So, there’s that. But on the train of life, and specifically conscious life where we perpetually prioritize and evaluate our thoughts and feelings in the context of our surroundings, to resort to a static checklist of must-do’s is maybe not a recipe to success. In fact, we might end up a neurotic train wreck if we’re too diligent about what needs to be done. Our studies, like our yards, are always there and we could just keep slogging away until the cows come home (or we suffer from burnout). Mindfulness has its limits when we consider how the greatest joy in a garden well grown or an essay well written often lies in just lying back and basking in the mutual glory of our own creation combined with letting life’s juices unfurl.
A Spectacular Solution
We’d make a spectacle of ourselves if we walked around all day calling out our plan for what has to be done next in our lives; likewise, if you, like me, have spent time in the Great Canadian Suburbs where neighbours are a mere water pistol shot away in every sense of the word, there’s a lot of negative social sanctions invoked when you talk to yourself while upkeeping your own personal back forty. People tend to reserve their one-sided conversations for their dog. So shisa kanko has its problems if we apply it too literally, and any time we ask ourselves to pay extra attention to our duties for awhile we might best remember: what goes up, must go down. Attention must be refreshed by rest and relaxation. Be it some recreational reading or just lying in our yard, we can’t expect to be on all the time. Social philosopher Guy Debord (1931-1994) even suggested that our society has misled us into valuing spectacular performances, think here of the dubious claim a person might make that they practice mindfulness constantly. Debord’s Society of the Spectacle succinctly states that reality is ebbing away as people transform the claim act the way you want to feel into a catechism of fakery:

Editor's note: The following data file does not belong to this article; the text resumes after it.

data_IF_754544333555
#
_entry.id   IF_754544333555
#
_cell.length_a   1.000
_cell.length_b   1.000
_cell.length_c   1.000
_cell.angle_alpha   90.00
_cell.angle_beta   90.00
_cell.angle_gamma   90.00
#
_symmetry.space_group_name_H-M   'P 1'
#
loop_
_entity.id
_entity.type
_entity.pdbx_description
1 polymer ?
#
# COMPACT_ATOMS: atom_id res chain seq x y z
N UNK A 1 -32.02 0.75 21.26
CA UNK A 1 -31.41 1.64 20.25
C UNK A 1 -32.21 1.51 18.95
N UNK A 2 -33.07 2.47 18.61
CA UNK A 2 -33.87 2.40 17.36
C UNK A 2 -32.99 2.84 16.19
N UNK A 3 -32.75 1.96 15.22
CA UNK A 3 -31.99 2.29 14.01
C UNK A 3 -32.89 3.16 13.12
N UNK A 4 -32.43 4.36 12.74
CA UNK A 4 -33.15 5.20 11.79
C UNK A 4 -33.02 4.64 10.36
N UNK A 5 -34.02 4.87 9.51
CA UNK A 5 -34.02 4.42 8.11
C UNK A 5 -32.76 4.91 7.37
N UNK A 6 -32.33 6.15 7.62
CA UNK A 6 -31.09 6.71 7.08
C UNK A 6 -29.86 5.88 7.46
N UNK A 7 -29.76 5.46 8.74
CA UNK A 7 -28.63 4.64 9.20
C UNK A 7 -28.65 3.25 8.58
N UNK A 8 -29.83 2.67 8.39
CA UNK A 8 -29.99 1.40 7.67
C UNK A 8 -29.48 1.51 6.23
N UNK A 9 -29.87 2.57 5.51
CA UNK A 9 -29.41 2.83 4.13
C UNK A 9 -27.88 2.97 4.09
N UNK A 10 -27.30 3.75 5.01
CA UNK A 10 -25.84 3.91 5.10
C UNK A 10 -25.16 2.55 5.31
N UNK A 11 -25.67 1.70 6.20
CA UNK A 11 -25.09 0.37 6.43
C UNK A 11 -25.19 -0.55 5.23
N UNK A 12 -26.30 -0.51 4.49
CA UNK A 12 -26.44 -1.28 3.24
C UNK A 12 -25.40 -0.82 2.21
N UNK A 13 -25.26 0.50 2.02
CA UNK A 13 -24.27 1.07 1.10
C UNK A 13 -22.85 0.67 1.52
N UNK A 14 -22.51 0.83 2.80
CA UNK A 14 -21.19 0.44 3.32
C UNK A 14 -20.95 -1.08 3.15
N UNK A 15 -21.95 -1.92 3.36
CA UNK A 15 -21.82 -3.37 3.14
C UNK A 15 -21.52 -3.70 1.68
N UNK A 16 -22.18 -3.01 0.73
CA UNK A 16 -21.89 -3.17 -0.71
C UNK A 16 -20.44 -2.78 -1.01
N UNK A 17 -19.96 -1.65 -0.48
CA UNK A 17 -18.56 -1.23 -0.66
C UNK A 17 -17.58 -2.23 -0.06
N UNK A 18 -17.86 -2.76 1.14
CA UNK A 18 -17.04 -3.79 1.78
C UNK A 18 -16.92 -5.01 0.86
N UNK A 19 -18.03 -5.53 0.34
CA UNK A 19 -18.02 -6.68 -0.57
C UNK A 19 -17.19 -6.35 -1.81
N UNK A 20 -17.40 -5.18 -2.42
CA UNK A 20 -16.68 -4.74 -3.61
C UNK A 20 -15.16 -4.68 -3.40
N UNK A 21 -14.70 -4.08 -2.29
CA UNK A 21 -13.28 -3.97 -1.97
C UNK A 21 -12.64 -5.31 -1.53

“The spectacle grasped in its totality is both the result and the project of the existing mode of production. It is not a supplement to the real world, an additional decoration. It is the heart of the unrealism of the real society. In all its specific forms, as information or propaganda, as advertisement or direct entertainment consumption, the spectacle is the present model of socially dominant life. It is the omnipresent affirmation of the choice already made in production and its corollary consumption” (Debord, online)
Debord seems to confirm what many of us suspect: consumerist culture and its fetishism of advertising has framed and formed even our deepest desires for fulfillment. Surely it behooves us to recall the consumerist basis of demands and expectations for combined productivity and serenity.
If we are to rise above the dull desire to constantly advertise ourselves as though we were a product for consumption by others then we must put our garden trowels where our academic mind is and remember that, in distance education most of all, it really is what’s inside our brains that counts. We won’t be happy or successful all the time and that’s just fine. So next time you feel like you must tend to your outdoor realm, remember that AU success works best when we have balance and not too much lingering guilt over coursework left undone. And out of a tangle of weeds joyful epiphanies may germinate. Sometimes the happiest hours of our lives are when we just rest on our laurels for awhile.